Honor Frost – pioneer of maritime archaeology – was still diving into her 90s. In fact, according to Lucy Blue on the Honor Frost Foundation’s excellent Dive & Dig podcast, she did so in the same kit she had been wearing since the 1960s. With Frost, none of this should come as a surprise.
There are many ways to begin in archaeology, but it is safe to assume no careers advisor ever suggested fitting yourself out with an improvised breathing hose at a London party, as Frost did in order to explore a 17th-century well. Hers was never a normal life. Born in Cyprus, she moved to London as the ward of solicitor Wilfred Evill when her parents died. He was an avid art collector and it seemed Honor would follow him, studying at the Central School of Art and then, in Oxford, the Ruskin School of Art. She created ballet sets – for the Ballet Rambert and Sadler’s Wells – and ran the publications department of the Tate Gallery.
Then, in the 1950s – inspired by the escapade in the well – she joined the Cannes-based Club Alpin Sous-Marin to train as a scuba diver, a discipline then in its infancy. From the very beginning, she pursued her fascination with archaeological rigour, even polishing her drafting skills on land with Kathleen Kenyon at Jericho.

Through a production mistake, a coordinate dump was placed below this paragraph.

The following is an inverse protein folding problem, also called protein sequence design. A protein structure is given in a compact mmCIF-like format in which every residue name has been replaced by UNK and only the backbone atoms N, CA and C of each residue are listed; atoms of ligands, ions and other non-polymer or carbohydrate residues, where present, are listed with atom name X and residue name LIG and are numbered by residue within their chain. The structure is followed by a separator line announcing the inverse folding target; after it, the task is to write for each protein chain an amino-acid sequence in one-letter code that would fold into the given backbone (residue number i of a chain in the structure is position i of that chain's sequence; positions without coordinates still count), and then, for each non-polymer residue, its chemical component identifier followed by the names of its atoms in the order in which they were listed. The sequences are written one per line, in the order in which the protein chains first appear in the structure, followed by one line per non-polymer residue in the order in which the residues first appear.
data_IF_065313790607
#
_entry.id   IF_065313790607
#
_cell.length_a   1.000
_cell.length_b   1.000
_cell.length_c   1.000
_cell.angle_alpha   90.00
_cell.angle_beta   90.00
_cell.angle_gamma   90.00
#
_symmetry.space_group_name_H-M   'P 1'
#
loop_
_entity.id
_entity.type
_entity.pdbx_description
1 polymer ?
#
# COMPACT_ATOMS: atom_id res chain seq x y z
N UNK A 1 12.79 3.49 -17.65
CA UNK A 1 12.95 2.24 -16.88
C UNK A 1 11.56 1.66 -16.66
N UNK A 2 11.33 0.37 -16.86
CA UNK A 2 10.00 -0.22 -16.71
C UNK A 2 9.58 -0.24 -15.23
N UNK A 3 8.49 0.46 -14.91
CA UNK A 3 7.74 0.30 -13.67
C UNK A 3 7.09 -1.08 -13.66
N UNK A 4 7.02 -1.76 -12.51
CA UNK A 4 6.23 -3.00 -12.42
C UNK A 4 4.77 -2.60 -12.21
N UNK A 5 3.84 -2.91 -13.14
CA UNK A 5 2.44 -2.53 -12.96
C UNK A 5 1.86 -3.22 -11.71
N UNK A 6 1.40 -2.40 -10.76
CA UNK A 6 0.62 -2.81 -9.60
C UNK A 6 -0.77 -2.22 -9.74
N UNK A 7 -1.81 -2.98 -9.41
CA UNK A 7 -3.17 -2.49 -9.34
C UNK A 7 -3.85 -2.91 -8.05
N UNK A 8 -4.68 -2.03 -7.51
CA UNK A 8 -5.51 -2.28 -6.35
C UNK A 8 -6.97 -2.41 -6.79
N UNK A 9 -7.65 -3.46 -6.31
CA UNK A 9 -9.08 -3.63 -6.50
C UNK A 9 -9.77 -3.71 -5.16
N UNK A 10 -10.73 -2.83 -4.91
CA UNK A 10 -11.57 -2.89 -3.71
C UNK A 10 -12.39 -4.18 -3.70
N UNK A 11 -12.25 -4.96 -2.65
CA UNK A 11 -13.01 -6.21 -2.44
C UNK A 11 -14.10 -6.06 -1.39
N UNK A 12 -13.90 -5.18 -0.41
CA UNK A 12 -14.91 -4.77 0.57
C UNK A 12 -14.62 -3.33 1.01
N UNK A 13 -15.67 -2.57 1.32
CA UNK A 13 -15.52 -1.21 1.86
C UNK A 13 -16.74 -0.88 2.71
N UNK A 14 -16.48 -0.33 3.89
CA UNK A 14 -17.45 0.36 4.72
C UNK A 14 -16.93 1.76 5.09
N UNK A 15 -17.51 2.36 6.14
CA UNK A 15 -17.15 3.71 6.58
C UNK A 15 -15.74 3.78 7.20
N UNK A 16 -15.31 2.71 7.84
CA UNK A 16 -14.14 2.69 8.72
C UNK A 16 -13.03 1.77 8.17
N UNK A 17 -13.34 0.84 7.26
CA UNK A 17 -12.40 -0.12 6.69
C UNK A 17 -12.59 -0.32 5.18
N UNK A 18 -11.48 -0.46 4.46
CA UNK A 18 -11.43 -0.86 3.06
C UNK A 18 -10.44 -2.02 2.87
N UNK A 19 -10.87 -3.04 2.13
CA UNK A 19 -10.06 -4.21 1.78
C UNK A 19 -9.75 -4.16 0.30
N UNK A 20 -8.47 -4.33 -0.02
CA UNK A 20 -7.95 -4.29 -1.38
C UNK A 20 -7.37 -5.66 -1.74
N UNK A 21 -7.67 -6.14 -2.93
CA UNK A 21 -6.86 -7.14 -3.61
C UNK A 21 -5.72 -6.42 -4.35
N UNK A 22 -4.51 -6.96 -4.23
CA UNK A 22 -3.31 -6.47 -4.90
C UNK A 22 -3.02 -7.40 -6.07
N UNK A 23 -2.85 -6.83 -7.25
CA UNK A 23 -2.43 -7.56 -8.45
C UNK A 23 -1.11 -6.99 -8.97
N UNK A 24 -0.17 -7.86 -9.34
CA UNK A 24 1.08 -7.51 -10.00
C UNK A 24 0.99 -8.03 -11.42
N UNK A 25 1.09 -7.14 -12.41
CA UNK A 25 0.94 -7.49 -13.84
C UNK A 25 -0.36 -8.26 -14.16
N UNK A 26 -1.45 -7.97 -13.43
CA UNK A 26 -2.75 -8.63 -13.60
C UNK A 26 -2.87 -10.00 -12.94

Working around the Mediterranean – Lebanon, Sicily, Turkey, Malta – she developed specialisms in the underwater archaeology of harbours and, especially, anchors, but perhaps her greatest archaeological contribution was the excavation of the Cape Gelidonya wreck. Having catalogued Bronze Age artefacts brought up in 1959 by Mustafa Kapkin and Peter Throckmorton, Frost worked on the wreck itself with George Bass, identifying it as early Phoenician through what is now seen as the first systematic excavation of a shipwreck.
It should be remembered, in these days of autonomous submersibles, photogrammetry, and rapid data-processing using artificial intelligence, that Frost’s discoveries were made using (in Blue’s words) ‘pencils and tape measures, and writing notes on slates’. Despite such limitations, she began, in 1967, investigations on a Maltese reef of a 4th-century AD Roman cargo vessel packed with mortars (investigations later continued under Timmy Gambin in the 2010s); surveyed the Pharos, Alexandria’s ancient lighthouse, in 1968; and, in the 1970s, raised a 3rd-century BC Punic wreck from off Sicily.
Alongside her work in the field, Frost was an energetic advocate for maritime archaeology, co-founding the Council for Nautical Archaeology and the International Journal of Nautical Archaeology, and her enthusiasm was always infectious. The podcast quotes Frost, on the discovery of ‘a large timber, such as I’d never seen before, emerg[ing] from the sand like the head a primeval animal crowned with weed’ – the vision of a visionary archaeologist.
Images: Honor Frost Archive, Special Collections, University of Southampton / Steve Nathanson. Text: Simon Coppock.